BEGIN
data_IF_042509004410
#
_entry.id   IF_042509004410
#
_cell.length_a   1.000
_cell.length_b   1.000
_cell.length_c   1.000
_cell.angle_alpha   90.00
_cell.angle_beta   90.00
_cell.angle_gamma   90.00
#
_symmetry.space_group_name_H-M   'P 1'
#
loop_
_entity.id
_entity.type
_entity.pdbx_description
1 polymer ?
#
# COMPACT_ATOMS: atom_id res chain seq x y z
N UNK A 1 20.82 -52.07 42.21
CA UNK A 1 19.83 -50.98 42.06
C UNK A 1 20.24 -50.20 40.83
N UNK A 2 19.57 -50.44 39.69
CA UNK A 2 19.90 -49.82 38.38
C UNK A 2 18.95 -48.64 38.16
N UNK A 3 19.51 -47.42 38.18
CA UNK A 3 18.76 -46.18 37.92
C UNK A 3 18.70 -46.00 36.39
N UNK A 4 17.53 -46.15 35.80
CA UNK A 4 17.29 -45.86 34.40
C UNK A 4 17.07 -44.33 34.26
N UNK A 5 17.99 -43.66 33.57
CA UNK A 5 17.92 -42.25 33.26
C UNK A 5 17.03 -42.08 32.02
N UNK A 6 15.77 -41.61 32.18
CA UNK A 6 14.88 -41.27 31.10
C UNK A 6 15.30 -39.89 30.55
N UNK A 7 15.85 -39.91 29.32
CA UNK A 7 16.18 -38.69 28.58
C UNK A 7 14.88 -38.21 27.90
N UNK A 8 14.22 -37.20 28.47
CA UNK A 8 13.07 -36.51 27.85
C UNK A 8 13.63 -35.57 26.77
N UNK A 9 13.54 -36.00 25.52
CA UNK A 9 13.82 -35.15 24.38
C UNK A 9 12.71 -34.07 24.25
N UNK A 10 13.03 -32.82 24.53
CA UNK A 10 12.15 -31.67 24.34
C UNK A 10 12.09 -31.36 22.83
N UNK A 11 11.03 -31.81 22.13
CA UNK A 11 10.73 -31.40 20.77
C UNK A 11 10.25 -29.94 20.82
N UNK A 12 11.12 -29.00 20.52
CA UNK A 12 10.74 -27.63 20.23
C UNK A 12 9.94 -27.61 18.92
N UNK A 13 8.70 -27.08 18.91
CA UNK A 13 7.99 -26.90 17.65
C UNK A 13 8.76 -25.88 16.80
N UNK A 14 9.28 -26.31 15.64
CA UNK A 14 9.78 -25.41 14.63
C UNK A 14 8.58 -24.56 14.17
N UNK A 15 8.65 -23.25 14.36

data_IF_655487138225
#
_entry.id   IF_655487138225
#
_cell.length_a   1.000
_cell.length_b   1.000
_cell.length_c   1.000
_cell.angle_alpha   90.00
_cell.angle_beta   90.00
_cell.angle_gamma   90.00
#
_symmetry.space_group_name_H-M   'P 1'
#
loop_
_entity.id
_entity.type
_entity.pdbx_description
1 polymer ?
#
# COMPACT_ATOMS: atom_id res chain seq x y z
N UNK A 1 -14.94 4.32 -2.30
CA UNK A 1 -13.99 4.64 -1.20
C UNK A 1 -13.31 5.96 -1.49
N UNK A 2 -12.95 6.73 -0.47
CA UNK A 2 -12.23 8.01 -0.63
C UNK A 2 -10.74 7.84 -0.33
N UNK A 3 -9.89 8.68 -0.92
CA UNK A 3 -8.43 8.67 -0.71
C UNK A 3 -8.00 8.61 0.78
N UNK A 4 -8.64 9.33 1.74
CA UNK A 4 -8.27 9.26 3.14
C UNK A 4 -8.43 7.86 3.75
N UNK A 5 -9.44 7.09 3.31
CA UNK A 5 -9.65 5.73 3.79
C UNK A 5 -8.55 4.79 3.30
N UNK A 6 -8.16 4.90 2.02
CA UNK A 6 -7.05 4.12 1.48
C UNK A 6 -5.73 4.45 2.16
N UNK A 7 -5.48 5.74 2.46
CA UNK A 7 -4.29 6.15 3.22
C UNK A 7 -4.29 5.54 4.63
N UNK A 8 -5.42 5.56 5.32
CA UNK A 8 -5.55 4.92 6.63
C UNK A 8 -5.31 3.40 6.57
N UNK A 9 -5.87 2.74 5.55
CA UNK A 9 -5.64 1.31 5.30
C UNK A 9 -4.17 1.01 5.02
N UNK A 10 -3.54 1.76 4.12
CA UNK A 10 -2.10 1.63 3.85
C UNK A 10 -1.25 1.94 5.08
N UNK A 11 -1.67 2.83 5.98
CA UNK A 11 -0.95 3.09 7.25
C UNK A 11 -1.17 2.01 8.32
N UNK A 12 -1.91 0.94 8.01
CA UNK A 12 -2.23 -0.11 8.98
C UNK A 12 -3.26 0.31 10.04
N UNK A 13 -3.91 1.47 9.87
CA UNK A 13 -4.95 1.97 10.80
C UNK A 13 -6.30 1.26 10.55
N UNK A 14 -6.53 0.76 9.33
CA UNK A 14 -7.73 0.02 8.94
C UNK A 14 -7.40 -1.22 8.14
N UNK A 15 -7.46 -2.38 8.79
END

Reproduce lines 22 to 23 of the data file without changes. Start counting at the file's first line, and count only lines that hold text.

CA UNK A 1 19.83 -50.98 42.06
C UNK A 1 20.24 -50.20 40.83